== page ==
Flexible ureteroscopy is rapidly becoming a first line therapy for many patients with renal and ureteral stones. However, current understanding of treatment outcomes in patients with isolated proximal ureteral stones is limited. Therefore, we performed a prospective, multi-institutional study of ureteroscopic management of proximal ureteral stones smaller than 2 cm to better define clinical outcomes associated with this approach.Materials and Methods:
Adult patients with proximal ureteral calculi smaller than 2 cm were prospectively identified. Patients with concomitant ipsilateral renal calculi or prior ureteral stenting were excluded from study. Flexible ureteroscopy, holmium laser lithotripsy and ureteral stent placement was performed. Ureteral access sheath use, laser settings and other details of perioperative and postoperative management were based on individual surgeon preference. Stone clearance was determined by the results of renal ultrasound and plain x-ray of the kidneys, ureters and bladder 4 to 6 weeks postoperatively.Results:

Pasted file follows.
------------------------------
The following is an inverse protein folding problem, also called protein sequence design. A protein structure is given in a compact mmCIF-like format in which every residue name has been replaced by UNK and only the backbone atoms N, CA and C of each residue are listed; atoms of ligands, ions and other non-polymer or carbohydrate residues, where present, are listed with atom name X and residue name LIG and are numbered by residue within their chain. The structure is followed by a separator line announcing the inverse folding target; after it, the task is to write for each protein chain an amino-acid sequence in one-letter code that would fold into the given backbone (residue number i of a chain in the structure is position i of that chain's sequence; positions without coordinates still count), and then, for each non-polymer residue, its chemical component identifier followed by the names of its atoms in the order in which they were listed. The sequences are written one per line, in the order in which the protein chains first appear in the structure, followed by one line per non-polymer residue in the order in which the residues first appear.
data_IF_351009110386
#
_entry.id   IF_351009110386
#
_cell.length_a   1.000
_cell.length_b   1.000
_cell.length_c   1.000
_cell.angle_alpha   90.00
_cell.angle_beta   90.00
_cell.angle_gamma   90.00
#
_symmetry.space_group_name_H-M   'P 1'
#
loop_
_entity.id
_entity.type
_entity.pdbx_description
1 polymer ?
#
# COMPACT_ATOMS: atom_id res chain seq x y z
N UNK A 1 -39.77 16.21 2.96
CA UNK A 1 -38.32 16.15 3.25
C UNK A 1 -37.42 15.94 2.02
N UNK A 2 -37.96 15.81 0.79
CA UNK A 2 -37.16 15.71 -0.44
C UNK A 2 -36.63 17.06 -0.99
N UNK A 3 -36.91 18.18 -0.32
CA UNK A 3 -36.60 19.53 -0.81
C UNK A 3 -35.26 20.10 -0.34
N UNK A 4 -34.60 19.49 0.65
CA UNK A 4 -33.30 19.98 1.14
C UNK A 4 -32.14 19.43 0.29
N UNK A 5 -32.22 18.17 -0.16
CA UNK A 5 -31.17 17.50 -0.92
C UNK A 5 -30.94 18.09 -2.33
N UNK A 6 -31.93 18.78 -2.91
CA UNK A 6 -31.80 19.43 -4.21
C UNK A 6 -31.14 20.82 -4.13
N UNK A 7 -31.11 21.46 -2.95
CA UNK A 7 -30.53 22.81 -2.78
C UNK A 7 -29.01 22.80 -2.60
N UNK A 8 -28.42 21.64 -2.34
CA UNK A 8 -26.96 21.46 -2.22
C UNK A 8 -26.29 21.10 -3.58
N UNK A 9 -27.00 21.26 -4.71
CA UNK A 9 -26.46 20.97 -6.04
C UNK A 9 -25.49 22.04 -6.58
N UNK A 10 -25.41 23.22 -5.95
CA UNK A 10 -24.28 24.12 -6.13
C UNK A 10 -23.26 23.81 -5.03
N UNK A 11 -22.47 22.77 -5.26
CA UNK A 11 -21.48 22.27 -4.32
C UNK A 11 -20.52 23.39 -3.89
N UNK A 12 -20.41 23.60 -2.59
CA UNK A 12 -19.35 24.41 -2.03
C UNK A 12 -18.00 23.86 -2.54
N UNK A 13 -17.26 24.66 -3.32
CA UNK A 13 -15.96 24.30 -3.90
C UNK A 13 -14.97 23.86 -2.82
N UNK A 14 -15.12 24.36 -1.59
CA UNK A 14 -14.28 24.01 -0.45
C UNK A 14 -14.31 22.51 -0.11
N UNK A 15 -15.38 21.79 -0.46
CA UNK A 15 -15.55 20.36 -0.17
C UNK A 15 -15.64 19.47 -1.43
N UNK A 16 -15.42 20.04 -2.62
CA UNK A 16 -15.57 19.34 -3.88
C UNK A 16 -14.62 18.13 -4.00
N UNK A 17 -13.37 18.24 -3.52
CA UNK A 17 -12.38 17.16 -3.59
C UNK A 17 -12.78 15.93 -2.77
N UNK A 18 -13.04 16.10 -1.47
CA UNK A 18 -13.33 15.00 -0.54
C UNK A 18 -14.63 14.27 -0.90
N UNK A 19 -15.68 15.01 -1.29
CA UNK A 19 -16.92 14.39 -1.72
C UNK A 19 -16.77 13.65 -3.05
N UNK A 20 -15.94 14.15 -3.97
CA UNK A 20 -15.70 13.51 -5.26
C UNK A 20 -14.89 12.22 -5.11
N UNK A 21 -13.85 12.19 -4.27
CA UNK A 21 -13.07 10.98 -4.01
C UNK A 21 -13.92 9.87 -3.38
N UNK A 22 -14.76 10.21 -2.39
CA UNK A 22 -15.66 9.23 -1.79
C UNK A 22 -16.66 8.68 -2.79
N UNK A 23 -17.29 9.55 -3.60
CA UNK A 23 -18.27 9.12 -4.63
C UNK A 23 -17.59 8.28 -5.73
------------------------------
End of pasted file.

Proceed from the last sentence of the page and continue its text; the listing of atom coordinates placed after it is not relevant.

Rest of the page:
Of 71 patients 44 (62%) were male and 27 (38%) were female. Mean age was 48.2 years. ASA® score was 1 in 12 cases (16%), 2 in 41 (58%), 3 in 16 (23%) and 4 in 2 (3%). Mean body mass index was 31.8 kg/m2, mean stone size was 7.4 mm (range 5 to 15) and mean operative time was 60.3 minutes (range 15 to 148). Intraoperative complications occurred in 2 patients (2.8%), including mild ureteral trauma. Postoperative complications developed in 6 patients (8.7%), including urinary tract infection in 3, urinary retention in 2 and flash pulmonary edema in 1. The stone-free rate was 95% and for stones smaller than 1 cm it was 100%.Conclusions:
Flexible ureteroscopy is associated with excellent clinical outcomes and acceptable morbidity when applied to patients with proximal ureteral stones smaller than 2 cm.